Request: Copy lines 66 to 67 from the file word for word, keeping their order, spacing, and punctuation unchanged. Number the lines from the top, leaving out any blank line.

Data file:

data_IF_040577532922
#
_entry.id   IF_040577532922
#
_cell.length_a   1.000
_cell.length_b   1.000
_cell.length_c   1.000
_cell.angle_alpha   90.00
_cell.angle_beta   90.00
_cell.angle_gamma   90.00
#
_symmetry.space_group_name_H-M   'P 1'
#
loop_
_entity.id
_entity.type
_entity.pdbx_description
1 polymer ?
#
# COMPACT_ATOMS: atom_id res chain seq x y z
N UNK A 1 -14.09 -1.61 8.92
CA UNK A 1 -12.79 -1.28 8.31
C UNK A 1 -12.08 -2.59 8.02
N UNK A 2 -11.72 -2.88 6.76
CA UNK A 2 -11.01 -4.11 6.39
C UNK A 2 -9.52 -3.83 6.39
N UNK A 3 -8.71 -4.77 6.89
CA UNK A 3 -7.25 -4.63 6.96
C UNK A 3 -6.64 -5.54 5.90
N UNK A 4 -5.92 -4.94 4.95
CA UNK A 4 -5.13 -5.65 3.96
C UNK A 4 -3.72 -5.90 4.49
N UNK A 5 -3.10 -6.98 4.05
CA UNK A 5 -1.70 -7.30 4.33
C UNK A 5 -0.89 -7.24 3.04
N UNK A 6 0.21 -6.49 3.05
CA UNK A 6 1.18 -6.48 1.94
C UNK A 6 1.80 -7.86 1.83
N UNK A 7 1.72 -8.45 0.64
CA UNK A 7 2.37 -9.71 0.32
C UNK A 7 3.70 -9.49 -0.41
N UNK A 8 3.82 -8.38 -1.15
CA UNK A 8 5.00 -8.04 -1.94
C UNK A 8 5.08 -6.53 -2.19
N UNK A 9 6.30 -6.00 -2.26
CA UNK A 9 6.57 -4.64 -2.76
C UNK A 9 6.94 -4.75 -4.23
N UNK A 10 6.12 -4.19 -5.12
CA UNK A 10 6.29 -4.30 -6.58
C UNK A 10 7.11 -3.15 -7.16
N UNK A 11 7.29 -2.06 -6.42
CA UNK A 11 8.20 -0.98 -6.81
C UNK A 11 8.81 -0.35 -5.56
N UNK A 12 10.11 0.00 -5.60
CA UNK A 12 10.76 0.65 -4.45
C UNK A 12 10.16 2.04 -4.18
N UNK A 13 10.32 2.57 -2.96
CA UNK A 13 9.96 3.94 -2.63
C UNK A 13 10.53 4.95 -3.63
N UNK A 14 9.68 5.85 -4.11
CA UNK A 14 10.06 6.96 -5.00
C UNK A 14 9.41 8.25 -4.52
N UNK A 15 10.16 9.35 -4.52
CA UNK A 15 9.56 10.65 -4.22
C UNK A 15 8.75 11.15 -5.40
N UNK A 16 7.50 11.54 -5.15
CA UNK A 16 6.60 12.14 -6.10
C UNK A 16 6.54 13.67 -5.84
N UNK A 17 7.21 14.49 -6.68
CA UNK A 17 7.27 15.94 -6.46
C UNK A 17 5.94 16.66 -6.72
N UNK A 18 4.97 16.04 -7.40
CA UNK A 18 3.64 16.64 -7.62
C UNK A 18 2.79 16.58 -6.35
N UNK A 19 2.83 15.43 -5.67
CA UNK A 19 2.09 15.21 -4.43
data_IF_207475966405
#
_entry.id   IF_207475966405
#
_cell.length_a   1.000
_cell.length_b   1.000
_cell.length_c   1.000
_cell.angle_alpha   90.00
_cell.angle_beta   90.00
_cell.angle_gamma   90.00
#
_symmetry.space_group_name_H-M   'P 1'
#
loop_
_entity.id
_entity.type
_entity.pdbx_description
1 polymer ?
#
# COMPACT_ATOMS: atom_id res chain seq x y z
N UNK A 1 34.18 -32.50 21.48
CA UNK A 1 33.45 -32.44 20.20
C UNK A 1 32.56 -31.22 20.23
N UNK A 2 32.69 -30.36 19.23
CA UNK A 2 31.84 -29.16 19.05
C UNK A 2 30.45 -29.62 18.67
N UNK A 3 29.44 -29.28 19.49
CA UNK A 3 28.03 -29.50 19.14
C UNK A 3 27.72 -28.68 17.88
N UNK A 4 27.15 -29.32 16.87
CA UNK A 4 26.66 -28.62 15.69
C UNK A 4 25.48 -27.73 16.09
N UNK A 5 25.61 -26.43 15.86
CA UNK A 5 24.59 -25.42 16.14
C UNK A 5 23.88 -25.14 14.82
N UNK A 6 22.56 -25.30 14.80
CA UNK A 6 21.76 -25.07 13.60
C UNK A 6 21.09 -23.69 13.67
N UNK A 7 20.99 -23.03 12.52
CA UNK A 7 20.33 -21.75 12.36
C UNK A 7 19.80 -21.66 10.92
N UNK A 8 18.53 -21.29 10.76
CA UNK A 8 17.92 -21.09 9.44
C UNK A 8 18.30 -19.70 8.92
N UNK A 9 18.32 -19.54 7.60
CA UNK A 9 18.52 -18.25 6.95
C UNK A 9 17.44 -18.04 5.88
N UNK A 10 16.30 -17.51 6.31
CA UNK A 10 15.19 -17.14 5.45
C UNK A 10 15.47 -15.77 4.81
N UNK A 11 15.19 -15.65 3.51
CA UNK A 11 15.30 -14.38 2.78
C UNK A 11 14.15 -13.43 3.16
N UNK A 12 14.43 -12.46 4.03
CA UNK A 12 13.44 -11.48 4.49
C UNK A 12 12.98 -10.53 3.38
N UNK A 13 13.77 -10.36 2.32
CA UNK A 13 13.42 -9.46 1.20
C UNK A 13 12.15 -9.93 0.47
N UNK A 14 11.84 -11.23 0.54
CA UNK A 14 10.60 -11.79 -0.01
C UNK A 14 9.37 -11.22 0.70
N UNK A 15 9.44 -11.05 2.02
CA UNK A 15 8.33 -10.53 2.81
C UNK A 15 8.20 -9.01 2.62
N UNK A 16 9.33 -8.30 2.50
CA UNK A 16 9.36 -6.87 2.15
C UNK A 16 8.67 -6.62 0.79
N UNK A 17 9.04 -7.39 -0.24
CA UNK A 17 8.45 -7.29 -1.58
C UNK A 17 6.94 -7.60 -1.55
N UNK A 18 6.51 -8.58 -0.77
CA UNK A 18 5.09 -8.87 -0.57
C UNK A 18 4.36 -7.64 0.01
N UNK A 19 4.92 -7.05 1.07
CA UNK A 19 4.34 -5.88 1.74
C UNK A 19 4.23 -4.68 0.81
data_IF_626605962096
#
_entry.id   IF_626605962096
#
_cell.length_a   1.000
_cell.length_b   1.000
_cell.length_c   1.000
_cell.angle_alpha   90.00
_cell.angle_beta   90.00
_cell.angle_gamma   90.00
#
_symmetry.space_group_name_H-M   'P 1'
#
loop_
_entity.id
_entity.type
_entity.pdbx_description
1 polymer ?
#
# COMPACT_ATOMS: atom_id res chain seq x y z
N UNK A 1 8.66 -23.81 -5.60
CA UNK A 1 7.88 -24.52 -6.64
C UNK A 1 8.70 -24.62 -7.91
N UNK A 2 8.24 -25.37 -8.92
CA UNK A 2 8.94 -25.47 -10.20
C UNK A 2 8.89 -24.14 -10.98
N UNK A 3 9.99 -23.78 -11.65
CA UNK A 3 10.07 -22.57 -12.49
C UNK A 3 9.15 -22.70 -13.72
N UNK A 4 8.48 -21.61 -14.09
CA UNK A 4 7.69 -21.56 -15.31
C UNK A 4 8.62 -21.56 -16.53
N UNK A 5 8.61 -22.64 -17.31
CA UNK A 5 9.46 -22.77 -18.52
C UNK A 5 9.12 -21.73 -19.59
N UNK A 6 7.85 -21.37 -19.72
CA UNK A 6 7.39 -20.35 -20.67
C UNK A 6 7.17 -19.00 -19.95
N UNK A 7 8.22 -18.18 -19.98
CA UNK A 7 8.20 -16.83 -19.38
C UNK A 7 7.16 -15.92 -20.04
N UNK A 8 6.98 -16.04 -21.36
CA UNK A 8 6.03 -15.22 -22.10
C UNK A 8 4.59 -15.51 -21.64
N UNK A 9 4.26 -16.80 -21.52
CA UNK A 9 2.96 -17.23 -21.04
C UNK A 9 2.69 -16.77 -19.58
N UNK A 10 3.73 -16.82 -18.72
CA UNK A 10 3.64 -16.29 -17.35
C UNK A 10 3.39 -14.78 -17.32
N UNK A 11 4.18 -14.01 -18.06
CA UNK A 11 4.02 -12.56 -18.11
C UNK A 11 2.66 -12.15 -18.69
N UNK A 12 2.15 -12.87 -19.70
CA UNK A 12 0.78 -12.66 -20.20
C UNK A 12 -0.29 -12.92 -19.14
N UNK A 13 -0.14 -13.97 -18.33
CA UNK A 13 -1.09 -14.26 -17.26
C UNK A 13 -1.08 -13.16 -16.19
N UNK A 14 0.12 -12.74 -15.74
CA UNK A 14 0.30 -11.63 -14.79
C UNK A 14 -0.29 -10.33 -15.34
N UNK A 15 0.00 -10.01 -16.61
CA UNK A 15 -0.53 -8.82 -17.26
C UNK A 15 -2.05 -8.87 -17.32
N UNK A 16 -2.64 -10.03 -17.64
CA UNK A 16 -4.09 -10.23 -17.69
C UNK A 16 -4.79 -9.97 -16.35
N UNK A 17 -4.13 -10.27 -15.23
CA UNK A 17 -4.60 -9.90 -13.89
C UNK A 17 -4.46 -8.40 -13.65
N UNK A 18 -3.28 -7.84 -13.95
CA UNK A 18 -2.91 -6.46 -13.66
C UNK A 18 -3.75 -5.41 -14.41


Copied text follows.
N UNK A 16 7.50 11.54 -5.15
CA UNK A 16 6.60 12.14 -6.10